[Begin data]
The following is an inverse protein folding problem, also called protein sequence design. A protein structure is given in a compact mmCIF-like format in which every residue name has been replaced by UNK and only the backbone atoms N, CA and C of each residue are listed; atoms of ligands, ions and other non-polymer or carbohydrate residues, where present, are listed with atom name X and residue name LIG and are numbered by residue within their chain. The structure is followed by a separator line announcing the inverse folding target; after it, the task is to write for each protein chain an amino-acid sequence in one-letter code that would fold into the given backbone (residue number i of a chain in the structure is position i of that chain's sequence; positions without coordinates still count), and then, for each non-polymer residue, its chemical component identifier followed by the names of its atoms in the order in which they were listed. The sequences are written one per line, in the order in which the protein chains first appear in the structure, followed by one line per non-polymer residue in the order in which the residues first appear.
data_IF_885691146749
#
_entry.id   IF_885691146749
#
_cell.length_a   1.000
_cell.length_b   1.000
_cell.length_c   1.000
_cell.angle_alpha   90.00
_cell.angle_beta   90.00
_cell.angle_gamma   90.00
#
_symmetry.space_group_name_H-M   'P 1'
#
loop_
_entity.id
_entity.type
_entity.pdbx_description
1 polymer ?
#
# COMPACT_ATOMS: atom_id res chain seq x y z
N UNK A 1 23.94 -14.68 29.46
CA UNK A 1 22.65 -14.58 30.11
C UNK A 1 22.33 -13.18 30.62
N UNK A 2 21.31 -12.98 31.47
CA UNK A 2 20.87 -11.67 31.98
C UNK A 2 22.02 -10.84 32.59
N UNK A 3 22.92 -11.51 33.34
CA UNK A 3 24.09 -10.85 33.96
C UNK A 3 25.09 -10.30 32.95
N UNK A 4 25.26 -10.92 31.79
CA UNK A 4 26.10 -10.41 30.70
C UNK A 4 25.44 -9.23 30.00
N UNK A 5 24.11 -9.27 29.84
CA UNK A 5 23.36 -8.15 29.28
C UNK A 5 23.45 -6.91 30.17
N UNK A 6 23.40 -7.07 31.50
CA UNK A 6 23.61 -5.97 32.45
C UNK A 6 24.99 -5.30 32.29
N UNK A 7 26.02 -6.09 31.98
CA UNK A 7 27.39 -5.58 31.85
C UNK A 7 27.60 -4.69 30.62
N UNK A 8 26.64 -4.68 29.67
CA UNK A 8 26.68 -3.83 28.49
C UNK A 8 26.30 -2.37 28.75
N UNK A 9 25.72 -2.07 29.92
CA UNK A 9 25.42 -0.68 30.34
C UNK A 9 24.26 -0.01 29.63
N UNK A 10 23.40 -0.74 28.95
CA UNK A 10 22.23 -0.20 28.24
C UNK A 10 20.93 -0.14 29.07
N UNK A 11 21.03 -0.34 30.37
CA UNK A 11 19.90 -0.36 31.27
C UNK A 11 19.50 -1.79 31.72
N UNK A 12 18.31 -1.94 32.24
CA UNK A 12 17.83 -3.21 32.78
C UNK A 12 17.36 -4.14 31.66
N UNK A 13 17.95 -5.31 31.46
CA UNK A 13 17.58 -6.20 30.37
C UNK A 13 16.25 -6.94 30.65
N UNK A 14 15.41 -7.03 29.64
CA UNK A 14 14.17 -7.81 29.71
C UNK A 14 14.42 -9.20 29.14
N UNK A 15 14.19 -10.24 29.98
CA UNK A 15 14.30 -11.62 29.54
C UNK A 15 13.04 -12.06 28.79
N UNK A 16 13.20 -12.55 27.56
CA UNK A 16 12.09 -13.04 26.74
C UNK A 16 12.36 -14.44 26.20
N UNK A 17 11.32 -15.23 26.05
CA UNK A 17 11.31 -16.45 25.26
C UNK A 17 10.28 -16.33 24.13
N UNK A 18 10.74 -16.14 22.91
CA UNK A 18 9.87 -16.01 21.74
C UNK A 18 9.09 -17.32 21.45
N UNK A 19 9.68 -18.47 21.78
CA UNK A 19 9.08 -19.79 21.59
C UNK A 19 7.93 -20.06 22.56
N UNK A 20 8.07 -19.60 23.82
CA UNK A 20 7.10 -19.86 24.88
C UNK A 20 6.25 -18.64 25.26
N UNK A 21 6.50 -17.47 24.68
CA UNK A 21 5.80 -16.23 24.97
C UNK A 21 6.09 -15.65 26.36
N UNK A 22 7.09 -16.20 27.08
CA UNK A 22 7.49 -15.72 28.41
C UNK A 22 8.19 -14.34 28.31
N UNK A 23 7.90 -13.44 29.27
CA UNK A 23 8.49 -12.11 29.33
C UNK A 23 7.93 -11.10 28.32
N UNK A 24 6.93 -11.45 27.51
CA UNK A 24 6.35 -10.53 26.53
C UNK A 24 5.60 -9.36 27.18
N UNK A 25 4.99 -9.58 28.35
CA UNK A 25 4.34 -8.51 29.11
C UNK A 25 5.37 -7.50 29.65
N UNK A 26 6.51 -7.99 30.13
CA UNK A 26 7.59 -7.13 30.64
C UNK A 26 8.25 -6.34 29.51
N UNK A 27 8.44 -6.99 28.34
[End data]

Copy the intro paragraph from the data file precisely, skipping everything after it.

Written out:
The following is an inverse protein folding problem, also called protein sequence design. A protein structure is given in a compact mmCIF-like format in which every residue name has been replaced by UNK and only the backbone atoms N, CA and C of each residue are listed; atoms of ligands, ions and other non-polymer or carbohydrate residues, where present, are listed with atom name X and residue name LIG and are numbered by residue within their chain. The structure is followed by a separator line announcing the inverse folding target; after it, the task is to write for each protein chain an amino-acid sequence in one-letter code that would fold into the given backbone (residue number i of a chain in the structure is position i of that chain's sequence; positions without coordinates still count), and then, for each non-polymer residue, its chemical component identifier followed by the names of its atoms in the order in which they were listed. The sequences are written one per line, in the order in which the protein chains first appear in the structure, followed by one line per non-polymer residue in the order in which the residues first appear.